Luis Severino made his long-awaited return to the bump Tuesday night. Is his performance from earlier this week something to expect in the Postseason?
Tuesday night, at about 6:30 P.M. Eastern time, New York Yankees fans witnessed something truly beautiful: Luis Severino finally returned to the mound. After over six-and-a-half months, the Yankees’ ace finally returned to action against the Los Angeles Angels.
The Return of Severino
Severino tossed four innings of two-hit ball, striking out four and walking a pair. The righty threw 67 pitches, and, overall, looked very, very strong. After missing practically all of Spring Training and the regular season with rotator cuff inflammation and a grade 2 lat strain, the flamethrowing ace is finally healthy again, and he’s ready to let it rip in the playoffs.
The Good and the Bad
Severino, although the results were good, hit a few speed bumps in his return. First off, the fastball command and velocity were superb. It would’ve been fair to expect Severino’s velocity to be down a smidge in his first start back, but overall, the velocity was not even close to a concern, as he averaged 96.6 MPH on his heater.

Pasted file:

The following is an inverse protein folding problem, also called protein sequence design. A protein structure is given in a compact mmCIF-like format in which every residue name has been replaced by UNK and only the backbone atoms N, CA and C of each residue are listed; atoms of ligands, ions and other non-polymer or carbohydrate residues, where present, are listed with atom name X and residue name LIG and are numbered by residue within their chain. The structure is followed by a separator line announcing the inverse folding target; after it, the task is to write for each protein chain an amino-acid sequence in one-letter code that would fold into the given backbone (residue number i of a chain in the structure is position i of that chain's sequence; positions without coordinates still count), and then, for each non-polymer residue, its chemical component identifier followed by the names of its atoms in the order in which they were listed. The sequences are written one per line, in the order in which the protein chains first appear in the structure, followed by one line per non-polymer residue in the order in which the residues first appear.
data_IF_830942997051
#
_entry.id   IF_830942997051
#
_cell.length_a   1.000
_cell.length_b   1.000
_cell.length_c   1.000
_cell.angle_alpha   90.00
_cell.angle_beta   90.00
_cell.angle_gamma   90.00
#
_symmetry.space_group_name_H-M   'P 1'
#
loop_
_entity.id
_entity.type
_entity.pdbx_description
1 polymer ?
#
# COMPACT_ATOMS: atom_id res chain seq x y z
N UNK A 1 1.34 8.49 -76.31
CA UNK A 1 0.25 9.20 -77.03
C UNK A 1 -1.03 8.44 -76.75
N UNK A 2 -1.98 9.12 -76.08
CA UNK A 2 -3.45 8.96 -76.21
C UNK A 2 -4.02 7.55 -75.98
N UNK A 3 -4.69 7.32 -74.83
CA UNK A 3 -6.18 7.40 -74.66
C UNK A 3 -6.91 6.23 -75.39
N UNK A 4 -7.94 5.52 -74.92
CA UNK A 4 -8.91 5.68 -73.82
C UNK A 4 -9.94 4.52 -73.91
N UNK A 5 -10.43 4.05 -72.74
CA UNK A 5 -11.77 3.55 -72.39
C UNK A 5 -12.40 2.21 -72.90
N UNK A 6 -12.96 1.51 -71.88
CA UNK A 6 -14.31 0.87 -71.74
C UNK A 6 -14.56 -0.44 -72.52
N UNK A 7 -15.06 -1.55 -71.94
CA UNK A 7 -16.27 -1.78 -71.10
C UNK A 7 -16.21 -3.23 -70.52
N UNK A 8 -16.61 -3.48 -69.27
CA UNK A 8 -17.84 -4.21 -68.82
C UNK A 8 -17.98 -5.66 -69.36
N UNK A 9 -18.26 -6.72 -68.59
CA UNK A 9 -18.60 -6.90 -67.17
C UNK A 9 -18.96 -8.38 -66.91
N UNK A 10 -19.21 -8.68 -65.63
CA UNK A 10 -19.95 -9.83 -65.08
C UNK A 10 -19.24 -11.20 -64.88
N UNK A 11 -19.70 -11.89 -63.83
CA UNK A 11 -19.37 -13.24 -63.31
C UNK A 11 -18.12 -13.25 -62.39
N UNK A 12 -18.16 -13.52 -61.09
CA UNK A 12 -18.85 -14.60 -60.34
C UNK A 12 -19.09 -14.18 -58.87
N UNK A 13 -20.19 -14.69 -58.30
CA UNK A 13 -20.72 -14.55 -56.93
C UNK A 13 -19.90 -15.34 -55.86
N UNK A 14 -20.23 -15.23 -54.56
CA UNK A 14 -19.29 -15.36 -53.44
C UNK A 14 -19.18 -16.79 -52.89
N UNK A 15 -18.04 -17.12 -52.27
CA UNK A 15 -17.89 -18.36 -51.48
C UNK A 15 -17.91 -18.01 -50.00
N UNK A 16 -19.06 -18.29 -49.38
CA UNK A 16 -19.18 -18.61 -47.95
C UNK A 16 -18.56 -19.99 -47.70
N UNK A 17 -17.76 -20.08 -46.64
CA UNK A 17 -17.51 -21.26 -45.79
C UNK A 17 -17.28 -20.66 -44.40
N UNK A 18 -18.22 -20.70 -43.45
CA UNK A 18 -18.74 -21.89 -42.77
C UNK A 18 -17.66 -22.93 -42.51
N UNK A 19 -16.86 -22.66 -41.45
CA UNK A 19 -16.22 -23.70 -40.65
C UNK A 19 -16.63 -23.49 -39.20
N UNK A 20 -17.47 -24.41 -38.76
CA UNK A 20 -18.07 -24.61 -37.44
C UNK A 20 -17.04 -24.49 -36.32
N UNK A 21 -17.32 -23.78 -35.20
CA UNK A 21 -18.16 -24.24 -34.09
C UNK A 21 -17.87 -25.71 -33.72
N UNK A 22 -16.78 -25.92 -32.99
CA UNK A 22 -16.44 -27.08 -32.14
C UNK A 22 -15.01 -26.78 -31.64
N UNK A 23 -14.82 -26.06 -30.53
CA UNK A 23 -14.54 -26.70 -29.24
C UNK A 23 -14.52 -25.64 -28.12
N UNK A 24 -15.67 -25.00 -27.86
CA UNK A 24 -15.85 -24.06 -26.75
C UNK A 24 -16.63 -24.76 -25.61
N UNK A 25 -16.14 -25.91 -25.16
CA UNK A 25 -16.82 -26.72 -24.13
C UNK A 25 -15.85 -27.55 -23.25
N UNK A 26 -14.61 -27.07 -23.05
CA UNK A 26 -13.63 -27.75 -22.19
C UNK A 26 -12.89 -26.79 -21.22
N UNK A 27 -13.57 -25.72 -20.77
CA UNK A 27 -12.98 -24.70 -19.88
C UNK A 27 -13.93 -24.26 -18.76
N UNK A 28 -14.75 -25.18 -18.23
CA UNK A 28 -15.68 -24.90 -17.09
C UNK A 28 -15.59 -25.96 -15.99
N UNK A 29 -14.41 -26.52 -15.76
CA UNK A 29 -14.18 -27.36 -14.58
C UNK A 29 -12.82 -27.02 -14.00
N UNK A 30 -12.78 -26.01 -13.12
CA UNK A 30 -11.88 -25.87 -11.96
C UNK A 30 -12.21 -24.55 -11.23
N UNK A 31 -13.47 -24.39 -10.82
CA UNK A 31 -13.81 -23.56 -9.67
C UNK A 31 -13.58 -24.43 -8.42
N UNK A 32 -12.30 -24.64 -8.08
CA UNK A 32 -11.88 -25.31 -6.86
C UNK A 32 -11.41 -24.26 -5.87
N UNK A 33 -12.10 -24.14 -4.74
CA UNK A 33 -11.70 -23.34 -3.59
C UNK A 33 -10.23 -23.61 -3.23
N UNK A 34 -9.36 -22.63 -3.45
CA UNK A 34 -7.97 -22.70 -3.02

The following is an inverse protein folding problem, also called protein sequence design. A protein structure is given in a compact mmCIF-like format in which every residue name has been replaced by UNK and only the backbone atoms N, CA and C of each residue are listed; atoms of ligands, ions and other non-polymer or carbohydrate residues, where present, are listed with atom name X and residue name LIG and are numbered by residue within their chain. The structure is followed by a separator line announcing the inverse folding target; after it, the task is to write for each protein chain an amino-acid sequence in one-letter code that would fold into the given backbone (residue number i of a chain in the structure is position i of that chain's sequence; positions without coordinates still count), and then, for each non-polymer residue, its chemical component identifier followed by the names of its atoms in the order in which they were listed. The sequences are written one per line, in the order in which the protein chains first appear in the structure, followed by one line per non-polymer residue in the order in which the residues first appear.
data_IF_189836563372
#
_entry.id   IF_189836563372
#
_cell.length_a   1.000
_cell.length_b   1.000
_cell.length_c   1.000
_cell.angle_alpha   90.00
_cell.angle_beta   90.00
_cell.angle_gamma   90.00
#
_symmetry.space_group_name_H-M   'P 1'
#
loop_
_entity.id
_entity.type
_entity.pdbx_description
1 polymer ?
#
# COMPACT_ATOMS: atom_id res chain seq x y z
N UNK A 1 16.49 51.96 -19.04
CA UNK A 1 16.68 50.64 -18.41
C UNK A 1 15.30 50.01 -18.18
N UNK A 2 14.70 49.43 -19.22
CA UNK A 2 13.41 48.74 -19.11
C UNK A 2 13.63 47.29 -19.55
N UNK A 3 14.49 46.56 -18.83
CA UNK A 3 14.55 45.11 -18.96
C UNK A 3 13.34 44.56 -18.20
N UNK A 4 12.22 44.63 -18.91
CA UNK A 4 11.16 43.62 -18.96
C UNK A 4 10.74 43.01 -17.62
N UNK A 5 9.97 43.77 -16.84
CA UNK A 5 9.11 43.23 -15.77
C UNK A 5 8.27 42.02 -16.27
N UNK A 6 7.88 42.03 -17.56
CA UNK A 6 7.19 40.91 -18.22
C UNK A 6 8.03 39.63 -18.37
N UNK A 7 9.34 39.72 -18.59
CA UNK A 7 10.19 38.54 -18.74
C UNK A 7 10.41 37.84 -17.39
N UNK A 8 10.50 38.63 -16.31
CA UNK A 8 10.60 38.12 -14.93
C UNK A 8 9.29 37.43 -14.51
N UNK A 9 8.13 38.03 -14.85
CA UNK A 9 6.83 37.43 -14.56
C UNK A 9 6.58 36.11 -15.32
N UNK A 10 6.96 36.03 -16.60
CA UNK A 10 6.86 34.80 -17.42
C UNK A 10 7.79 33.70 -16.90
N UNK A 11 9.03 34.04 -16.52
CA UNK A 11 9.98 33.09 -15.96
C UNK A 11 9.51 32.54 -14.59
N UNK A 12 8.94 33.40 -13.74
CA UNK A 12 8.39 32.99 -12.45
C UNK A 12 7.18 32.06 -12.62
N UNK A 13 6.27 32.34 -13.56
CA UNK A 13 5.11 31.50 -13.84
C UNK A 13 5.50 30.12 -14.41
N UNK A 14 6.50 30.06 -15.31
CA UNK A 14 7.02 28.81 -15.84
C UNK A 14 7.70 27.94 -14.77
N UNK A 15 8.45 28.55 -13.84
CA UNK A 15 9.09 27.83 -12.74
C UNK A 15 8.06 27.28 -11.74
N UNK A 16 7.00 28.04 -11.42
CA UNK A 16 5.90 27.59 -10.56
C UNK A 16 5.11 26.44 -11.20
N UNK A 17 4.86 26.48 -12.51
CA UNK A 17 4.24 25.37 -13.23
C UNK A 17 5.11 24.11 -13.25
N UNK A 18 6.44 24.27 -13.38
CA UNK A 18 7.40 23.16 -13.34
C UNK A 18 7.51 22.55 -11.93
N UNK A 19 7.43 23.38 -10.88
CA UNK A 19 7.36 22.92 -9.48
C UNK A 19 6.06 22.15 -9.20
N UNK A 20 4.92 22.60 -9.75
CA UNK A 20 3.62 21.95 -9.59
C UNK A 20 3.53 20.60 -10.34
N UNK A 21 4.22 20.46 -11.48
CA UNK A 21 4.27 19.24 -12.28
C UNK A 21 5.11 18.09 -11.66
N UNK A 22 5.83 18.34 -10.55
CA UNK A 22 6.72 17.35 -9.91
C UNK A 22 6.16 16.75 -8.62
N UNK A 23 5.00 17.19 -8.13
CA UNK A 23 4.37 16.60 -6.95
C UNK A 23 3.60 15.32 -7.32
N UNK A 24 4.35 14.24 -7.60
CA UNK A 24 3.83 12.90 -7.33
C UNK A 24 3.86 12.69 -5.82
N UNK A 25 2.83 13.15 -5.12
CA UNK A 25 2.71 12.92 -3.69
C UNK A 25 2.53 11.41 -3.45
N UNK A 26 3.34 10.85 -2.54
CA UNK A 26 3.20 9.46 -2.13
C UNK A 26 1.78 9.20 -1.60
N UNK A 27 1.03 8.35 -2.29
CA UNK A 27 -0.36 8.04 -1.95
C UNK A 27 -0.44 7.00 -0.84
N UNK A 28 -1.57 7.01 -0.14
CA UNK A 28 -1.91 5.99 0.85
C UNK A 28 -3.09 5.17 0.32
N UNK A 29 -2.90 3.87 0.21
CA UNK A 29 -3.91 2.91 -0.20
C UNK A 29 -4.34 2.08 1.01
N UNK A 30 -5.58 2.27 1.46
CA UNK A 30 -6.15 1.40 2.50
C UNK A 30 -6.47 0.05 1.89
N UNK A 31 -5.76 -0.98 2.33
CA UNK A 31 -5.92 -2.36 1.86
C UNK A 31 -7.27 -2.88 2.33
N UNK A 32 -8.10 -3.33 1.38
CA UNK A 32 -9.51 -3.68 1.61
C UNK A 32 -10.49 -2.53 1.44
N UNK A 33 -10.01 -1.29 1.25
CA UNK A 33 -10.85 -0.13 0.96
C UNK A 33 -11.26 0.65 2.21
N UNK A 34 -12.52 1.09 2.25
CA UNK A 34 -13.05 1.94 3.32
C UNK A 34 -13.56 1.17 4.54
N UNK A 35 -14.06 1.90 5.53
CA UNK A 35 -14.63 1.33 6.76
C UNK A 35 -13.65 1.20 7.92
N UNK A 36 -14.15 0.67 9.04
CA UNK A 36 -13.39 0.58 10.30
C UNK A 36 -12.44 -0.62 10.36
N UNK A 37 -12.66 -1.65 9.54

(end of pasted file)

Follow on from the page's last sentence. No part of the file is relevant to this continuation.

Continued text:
However, the one thing that needed some work from last night was Severino’s command of the slider. He hung his breaking pitch more than a few times and was actually lucky it didn’t hurt him really whatsoever. With that being said, some rust is to be expected, and I’m not worried, nor should you be, about Severino’s performance going forward. It’s natural that a pitcher returning fresh off an injury would struggle in some aspects of their game. Give him a few starts and Sevy should be back to normal.
Severino threw 67 pitches on Tuesday, and I’d expect that number to slowly increase in his final regular season starts. Perhaps in the Postseason, the Yankees can squeeze around 80 pitches from Sevy before handing the ball to their daunting bullpen.
Anticipate Severino to continue to take it easy between now and October, as his arm isn’t properly stretched out for his normal workload of 95+ pitches per start. Even if Severino can’t amount to this number in the playoffs if Severino can go five strong innings, the Yankees would gleefully take that.
If all goes well, Severino should start in the Postseason, as I said earlier, he may not be stretched out to throw eight innings of one-run ball, but he can still provide. If Severino can go four or five strong innings, it would be a great help for the Yankees. Even after the devastating injury news regarding Dellin Betances, the Yankees still have a superb bullpen. They can get the job done in October.
Severino is the ace of the staff, and although he may not be prepared to be his normal self at 100%, Severino is good enough to be a huge piece of the Yanks’ Postseason picture.